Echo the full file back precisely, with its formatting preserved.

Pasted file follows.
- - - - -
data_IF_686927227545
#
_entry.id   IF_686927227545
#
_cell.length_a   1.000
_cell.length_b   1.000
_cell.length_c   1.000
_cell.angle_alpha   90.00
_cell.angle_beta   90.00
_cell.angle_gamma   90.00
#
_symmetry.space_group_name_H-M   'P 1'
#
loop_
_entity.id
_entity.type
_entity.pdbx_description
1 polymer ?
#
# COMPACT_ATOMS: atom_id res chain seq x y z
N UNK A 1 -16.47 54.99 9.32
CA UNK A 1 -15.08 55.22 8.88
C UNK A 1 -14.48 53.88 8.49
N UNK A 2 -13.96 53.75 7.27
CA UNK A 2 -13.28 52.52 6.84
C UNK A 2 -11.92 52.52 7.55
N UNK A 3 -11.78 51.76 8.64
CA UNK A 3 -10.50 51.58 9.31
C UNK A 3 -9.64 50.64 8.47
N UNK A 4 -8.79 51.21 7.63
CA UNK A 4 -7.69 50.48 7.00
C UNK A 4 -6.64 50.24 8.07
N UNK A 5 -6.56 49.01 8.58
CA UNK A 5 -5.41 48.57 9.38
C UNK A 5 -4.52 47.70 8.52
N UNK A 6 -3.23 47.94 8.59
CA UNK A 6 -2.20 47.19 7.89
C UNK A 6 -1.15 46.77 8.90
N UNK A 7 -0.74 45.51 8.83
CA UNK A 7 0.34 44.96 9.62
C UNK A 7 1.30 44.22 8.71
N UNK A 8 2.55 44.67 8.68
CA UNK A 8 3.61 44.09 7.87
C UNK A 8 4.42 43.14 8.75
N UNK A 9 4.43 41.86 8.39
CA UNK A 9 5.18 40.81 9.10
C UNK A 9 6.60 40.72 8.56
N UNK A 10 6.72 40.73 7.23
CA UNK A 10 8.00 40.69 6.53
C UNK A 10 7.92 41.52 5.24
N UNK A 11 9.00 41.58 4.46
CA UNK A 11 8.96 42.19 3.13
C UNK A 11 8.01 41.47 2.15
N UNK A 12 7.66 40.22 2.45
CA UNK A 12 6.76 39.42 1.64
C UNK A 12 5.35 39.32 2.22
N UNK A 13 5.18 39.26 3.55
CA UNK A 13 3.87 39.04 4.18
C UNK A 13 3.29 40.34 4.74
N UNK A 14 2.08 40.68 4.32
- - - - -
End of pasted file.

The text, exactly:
data_IF_686927227545
#
_entry.id   IF_686927227545
#
_cell.length_a   1.000
_cell.length_b   1.000
_cell.length_c   1.000
_cell.angle_alpha   90.00
_cell.angle_beta   90.00
_cell.angle_gamma   90.00
#
_symmetry.space_group_name_H-M   'P 1'
#
loop_
_entity.id
_entity.type
_entity.pdbx_description
1 polymer ?
#
# COMPACT_ATOMS: atom_id res chain seq x y z
N UNK A 1 -16.47 54.99 9.32
CA UNK A 1 -15.08 55.22 8.88
C UNK A 1 -14.48 53.88 8.49
N UNK A 2 -13.96 53.75 7.27
CA UNK A 2 -13.28 52.52 6.84
C UNK A 2 -11.92 52.52 7.55
N UNK A 3 -11.78 51.76 8.64
CA UNK A 3 -10.50 51.58 9.31
C UNK A 3 -9.64 50.64 8.47
N UNK A 4 -8.79 51.21 7.63
CA UNK A 4 -7.69 50.48 7.00
C UNK A 4 -6.64 50.24 8.07
N UNK A 5 -6.56 49.01 8.58
CA UNK A 5 -5.41 48.57 9.38
C UNK A 5 -4.52 47.70 8.52
N UNK A 6 -3.23 47.94 8.59
CA UNK A 6 -2.20 47.19 7.89
C UNK A 6 -1.15 46.77 8.90
N UNK A 7 -0.74 45.51 8.83
CA UNK A 7 0.34 44.96 9.62
C UNK A 7 1.30 44.22 8.71
N UNK A 8 2.55 44.67 8.68
CA UNK A 8 3.61 44.09 7.87
C UNK A 8 4.42 43.14 8.75
N UNK A 9 4.43 41.86 8.39
CA UNK A 9 5.18 40.81 9.10
C UNK A 9 6.60 40.72 8.56
N UNK A 10 6.72 40.73 7.23
CA UNK A 10 8.00 40.69 6.53
C UNK A 10 7.92 41.52 5.24
N UNK A 11 9.00 41.58 4.46
CA UNK A 11 8.96 42.19 3.13
C UNK A 11 8.01 41.47 2.15
N UNK A 12 7.66 40.22 2.45
CA UNK A 12 6.76 39.42 1.64
C UNK A 12 5.35 39.32 2.22
N UNK A 13 5.18 39.26 3.55
CA UNK A 13 3.87 39.04 4.18
C UNK A 13 3.29 40.34 4.74
N UNK A 14 2.08 40.68 4.32